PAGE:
WHITE HOUSE —
With the federal government partially shut down amid vociferous debate in Congress over the health care reform law, President Barack Obama said Republicans are holding Americans and the U.S. economy hostage for ideological reasons.
The first full day of shutdown coincided with the launch of new online exchanges that millions of uninsured Americans can use to purchase plans under the Affordable Care Act.
Republicans want the health care law to be defunded or parts of it delayed. They have linked these demands to legislation that would fund government operations.
How The Shutdown is Affecting Services
About 800,000 federal workers furloughed
The military's 1.4 million active-duty personnel remain on duty, their paychecks delayed
NASA is furloughing almost all its employees
Air traffic controllers and screeners staying on the job
Federal courts continue to operate
Mail deliveries continue since U.S. Postal Service is not funded by tax dollars
Most Homeland Security employees continue to work
Most veterans' services continue because they are funded in advance
National Parks and Smithsonian museums closing
In the Oval Office, Obama met with citizens who have purchased or plan to buy insurance. Afterwards, they went with him to the Rose Garden where he accused Republicans of holding the government and the economy hostage.
"Republicans in the House of Representatives refused to fund the government unless we defunded or dismantled the Affordable Care Act," he said. "They have shut down the government over an ideological crusade to deny affordable health insurance to millions of Americans. In other words, they demanded ransom just for doing their job."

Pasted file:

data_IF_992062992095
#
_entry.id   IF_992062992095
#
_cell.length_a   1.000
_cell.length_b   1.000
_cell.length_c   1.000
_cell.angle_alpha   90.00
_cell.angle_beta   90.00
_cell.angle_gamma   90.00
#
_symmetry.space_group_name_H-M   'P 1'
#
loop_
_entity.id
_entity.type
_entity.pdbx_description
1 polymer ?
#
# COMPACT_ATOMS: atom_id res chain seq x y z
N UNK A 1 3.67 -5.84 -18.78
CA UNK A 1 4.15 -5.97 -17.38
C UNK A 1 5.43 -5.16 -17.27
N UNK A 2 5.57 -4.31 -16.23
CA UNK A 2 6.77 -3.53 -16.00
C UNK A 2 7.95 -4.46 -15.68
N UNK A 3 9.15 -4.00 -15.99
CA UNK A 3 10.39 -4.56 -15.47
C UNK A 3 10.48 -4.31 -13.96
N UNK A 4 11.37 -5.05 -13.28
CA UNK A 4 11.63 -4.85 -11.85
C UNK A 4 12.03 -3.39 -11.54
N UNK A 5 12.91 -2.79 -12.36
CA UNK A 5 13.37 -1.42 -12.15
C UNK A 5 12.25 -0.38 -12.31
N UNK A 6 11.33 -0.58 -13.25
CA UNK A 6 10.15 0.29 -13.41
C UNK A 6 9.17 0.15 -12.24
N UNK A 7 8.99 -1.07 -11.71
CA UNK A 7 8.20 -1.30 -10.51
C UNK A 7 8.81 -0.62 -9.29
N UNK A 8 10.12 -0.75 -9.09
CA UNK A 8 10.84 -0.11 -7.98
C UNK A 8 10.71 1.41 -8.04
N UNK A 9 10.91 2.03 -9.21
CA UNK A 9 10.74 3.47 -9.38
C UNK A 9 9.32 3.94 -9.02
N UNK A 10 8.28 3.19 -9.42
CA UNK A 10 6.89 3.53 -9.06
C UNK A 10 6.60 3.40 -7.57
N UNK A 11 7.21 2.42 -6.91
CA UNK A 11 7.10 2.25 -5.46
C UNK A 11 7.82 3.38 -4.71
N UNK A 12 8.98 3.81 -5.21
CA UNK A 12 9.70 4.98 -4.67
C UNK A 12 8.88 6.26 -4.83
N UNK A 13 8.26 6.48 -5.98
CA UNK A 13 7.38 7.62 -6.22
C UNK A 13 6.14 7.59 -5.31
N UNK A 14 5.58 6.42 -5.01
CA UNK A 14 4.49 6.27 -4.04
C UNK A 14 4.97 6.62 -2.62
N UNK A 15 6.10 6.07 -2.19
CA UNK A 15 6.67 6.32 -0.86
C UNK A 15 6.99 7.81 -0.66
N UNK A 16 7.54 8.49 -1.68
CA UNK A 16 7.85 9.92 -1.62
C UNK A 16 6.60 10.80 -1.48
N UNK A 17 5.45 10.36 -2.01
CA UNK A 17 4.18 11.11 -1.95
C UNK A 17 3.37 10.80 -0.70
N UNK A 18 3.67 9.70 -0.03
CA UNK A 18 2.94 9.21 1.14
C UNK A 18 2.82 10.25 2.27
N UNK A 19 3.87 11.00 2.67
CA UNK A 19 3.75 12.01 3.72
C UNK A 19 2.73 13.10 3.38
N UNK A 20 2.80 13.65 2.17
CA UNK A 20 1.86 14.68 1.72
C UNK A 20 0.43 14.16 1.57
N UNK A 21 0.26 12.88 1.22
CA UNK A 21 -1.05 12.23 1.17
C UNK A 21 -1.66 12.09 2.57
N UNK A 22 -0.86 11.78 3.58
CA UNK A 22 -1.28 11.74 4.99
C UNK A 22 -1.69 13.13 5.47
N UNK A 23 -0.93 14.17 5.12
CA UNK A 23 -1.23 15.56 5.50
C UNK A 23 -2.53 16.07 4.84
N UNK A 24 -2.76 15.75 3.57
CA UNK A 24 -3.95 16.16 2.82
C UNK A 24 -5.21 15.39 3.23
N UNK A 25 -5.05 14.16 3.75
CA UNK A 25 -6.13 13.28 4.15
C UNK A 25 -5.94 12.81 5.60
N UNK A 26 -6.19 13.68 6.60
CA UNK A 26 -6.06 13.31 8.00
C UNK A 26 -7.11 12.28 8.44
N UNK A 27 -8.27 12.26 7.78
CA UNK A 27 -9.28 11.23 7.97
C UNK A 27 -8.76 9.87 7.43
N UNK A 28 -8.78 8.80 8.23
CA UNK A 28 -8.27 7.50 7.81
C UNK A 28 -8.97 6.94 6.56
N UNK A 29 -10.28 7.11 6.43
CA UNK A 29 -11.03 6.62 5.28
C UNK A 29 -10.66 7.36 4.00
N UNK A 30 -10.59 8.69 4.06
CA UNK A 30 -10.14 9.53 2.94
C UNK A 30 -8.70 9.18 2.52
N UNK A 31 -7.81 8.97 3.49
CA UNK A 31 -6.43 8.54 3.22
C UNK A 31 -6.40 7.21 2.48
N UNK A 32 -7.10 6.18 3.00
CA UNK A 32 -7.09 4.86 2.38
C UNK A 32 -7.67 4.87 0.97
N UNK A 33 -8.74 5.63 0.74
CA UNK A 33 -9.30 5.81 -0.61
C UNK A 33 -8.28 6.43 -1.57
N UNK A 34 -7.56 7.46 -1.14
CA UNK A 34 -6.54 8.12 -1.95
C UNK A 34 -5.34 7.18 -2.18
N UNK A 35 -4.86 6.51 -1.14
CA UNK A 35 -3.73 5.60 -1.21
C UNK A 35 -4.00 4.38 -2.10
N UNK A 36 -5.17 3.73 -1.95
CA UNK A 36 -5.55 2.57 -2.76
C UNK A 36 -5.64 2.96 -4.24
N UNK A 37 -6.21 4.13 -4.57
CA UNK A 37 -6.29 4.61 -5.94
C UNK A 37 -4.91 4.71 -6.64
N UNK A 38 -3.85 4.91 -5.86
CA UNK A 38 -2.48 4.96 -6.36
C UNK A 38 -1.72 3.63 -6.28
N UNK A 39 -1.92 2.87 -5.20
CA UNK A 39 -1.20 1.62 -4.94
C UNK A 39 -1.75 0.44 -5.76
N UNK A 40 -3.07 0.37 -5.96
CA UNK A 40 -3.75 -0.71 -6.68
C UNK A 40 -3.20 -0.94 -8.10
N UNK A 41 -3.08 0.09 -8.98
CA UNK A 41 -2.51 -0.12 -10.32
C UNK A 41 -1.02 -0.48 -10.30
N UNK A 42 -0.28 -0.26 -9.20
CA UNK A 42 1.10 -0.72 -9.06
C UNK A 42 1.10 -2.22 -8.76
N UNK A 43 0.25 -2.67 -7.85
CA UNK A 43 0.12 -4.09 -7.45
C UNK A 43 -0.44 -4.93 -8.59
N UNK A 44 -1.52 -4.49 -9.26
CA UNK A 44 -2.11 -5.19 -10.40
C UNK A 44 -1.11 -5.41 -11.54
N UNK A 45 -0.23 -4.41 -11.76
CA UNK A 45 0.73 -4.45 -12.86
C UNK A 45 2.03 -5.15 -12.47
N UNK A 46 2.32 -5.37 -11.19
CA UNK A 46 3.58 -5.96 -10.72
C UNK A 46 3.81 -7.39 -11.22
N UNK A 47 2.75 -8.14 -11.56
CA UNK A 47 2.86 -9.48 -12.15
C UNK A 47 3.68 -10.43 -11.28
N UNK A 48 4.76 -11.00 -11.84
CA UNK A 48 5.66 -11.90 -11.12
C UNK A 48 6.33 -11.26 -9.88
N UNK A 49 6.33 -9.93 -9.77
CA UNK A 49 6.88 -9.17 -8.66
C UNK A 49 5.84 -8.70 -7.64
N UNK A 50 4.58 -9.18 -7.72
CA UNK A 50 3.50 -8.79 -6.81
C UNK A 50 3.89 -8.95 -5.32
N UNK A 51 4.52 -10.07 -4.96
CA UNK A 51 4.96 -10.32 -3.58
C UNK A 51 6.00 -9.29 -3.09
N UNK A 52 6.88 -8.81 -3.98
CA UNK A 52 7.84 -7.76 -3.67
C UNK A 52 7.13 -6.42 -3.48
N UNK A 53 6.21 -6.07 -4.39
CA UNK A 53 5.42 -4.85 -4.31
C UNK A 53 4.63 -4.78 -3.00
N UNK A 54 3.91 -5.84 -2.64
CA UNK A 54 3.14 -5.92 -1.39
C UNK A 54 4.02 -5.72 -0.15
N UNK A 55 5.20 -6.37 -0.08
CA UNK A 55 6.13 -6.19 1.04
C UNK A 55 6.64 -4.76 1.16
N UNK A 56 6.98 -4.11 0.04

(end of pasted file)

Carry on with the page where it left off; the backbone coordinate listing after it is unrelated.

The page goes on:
Under Obamacare, companies cannot deny coverage based on a pre-existing medical condition, or impose lifetime coverage limits.
Starting in 2014, most Americans must have health insurance or pay a fine, and have until March to sign up for insurance plans.
The White House delayed online enrollment for small businesses until November, and postponed by a year a requirement for large employers to offer insurance to employees or pay a fine.
Obama acknowledged glitches in the rollout of the health care sign up process, including slowness of online exchanges, as millions of people accessed web sites.
Saying the longer the government shutdown continues the worse the effects for a recovering economy, he said he remains open to negotiation about ways to improve the health care law, but not open to dismantling it.
"I will work with anybody who has got a serious idea to make the Affordable Care Act work better, I have said that repeatedly, but as long as I am president I will not give in to reckless demands by some in the Republican party to deny affordable health insurance to millions of hardworking Americans," he said.
But political stalemate continued on Capitol Hill. After the Senate rejected a House request for negotiations on the matter, Republican Speaker John Boehner expressed disappointment.
"My goodness, they will not even sit down and have a discussion about this," he said.
In addition to the nationwide impacts, the White House is hit by the government shutdown. More than 1,000 staff members are on unpaid leave, as are some 800,000 federal workers.
President Obama is due to depart Saturday on a week-long trip to Asia where he is scheduled to attend the APEC economic summit and other meetings.
Addressing speculation that Obama may be forced to cancel the trip to remain in Washington to deal with the government shutdown, White House spokesman Jay Carney said Obama still plans to make the trip.